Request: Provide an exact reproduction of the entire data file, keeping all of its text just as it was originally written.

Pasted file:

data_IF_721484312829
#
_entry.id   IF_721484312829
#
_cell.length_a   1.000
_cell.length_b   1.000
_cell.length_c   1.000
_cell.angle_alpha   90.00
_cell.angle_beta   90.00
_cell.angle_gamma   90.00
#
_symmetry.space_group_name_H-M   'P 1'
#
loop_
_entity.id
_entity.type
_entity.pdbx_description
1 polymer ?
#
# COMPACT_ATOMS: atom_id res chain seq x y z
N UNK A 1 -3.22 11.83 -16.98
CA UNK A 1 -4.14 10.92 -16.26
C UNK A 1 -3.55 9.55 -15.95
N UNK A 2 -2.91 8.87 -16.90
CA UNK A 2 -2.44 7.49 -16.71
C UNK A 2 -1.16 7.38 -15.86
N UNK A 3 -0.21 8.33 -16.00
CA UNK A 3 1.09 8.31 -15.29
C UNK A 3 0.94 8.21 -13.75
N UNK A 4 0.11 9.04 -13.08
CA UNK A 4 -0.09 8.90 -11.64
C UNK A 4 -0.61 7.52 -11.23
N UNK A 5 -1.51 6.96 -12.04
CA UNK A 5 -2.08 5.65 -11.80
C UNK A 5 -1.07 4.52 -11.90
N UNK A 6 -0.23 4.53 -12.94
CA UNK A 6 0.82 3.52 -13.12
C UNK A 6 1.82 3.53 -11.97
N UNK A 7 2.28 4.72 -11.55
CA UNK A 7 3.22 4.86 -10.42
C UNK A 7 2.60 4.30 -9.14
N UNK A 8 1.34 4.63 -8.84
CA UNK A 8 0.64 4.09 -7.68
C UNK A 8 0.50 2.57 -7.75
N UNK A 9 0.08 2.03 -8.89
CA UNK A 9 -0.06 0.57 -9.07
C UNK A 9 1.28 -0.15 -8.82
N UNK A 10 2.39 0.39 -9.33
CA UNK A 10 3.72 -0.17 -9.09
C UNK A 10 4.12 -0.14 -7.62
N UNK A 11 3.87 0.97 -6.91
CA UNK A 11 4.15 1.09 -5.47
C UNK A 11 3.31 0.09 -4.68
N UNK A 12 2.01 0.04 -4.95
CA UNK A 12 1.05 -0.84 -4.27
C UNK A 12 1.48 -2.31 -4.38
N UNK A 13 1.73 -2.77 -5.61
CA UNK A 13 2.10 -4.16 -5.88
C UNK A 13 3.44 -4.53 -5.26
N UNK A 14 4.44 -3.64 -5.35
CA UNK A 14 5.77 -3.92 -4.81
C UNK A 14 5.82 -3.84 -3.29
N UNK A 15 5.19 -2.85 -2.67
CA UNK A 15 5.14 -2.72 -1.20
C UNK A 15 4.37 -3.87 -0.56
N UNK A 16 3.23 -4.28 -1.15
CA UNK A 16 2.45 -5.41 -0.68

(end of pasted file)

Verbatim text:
data_IF_721484312829
#
_entry.id   IF_721484312829
#
_cell.length_a   1.000
_cell.length_b   1.000
_cell.length_c   1.000
_cell.angle_alpha   90.00
_cell.angle_beta   90.00
_cell.angle_gamma   90.00
#
_symmetry.space_group_name_H-M   'P 1'
#
loop_
_entity.id
_entity.type
_entity.pdbx_description
1 polymer ?
#
# COMPACT_ATOMS: atom_id res chain seq x y z
N UNK A 1 -3.22 11.83 -16.98
CA UNK A 1 -4.14 10.92 -16.26
C UNK A 1 -3.55 9.55 -15.95
N UNK A 2 -2.91 8.87 -16.90
CA UNK A 2 -2.44 7.49 -16.71
C UNK A 2 -1.16 7.38 -15.86
N UNK A 3 -0.21 8.33 -16.00
CA UNK A 3 1.09 8.31 -15.29
C UNK A 3 0.94 8.21 -13.75
N UNK A 4 0.11 9.04 -13.08
CA UNK A 4 -0.09 8.90 -11.64
C UNK A 4 -0.61 7.52 -11.23
N UNK A 5 -1.51 6.96 -12.04
CA UNK A 5 -2.08 5.65 -11.80
C UNK A 5 -1.07 4.52 -11.90
N UNK A 6 -0.23 4.53 -12.94
CA UNK A 6 0.82 3.52 -13.12
C UNK A 6 1.82 3.53 -11.97
N UNK A 7 2.28 4.72 -11.55
CA UNK A 7 3.22 4.86 -10.42
C UNK A 7 2.60 4.30 -9.14
N UNK A 8 1.34 4.63 -8.84
CA UNK A 8 0.64 4.09 -7.68
C UNK A 8 0.50 2.57 -7.75
N UNK A 9 0.08 2.03 -8.89
CA UNK A 9 -0.06 0.57 -9.07
C UNK A 9 1.28 -0.15 -8.82
N UNK A 10 2.39 0.39 -9.33
CA UNK A 10 3.72 -0.17 -9.09
C UNK A 10 4.12 -0.14 -7.62
N UNK A 11 3.87 0.97 -6.91
CA UNK A 11 4.15 1.09 -5.47
C UNK A 11 3.31 0.09 -4.68
N UNK A 12 2.01 0.04 -4.95
CA UNK A 12 1.05 -0.84 -4.27
C UNK A 12 1.48 -2.31 -4.38
N UNK A 13 1.73 -2.77 -5.61
CA UNK A 13 2.10 -4.16 -5.88
C UNK A 13 3.44 -4.53 -5.26
N UNK A 14 4.44 -3.64 -5.35
CA UNK A 14 5.77 -3.92 -4.81
C UNK A 14 5.82 -3.84 -3.29
N UNK A 15 5.19 -2.85 -2.67
CA UNK A 15 5.14 -2.72 -1.20
C UNK A 15 4.37 -3.87 -0.56
N UNK A 16 3.23 -4.28 -1.15
CA UNK A 16 2.45 -5.41 -0.68